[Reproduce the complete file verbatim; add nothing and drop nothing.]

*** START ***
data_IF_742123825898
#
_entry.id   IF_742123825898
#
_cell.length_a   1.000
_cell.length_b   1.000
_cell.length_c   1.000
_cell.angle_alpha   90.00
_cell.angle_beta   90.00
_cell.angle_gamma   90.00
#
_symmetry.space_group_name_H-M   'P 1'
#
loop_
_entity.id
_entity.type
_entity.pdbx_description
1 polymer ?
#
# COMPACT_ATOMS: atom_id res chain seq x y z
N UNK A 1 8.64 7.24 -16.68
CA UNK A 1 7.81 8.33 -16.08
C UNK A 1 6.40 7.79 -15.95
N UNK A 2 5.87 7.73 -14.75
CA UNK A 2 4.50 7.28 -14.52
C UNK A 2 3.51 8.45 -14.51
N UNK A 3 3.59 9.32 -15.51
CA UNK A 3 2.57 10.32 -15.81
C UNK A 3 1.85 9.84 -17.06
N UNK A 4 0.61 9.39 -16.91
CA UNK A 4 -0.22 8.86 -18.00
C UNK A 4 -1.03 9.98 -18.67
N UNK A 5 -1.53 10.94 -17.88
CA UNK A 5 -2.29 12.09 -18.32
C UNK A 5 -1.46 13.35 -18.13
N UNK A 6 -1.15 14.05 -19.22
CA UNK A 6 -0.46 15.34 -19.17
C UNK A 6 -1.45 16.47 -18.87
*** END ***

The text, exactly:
data_IF_742123825898
#
_entry.id   IF_742123825898
#
_cell.length_a   1.000
_cell.length_b   1.000
_cell.length_c   1.000
_cell.angle_alpha   90.00
_cell.angle_beta   90.00
_cell.angle_gamma   90.00
#
_symmetry.space_group_name_H-M   'P 1'
#
loop_
_entity.id
_entity.type
_entity.pdbx_description
1 polymer ?
#
# COMPACT_ATOMS: atom_id res chain seq x y z
N UNK A 1 8.64 7.24 -16.68
CA UNK A 1 7.81 8.33 -16.08
C UNK A 1 6.40 7.79 -15.95
N UNK A 2 5.87 7.73 -14.75
CA UNK A 2 4.50 7.28 -14.52
C UNK A 2 3.51 8.45 -14.51
N UNK A 3 3.59 9.32 -15.51
CA UNK A 3 2.57 10.32 -15.81
C UNK A 3 1.85 9.84 -17.06
N UNK A 4 0.61 9.39 -16.91
CA UNK A 4 -0.22 8.86 -18.00
C UNK A 4 -1.03 9.98 -18.67
N UNK A 5 -1.53 10.94 -17.88
CA UNK A 5 -2.29 12.09 -18.32
C UNK A 5 -1.46 13.35 -18.13
N UNK A 6 -1.15 14.05 -19.22
CA UNK A 6 -0.46 15.34 -19.17
C UNK A 6 -1.45 16.47 -18.87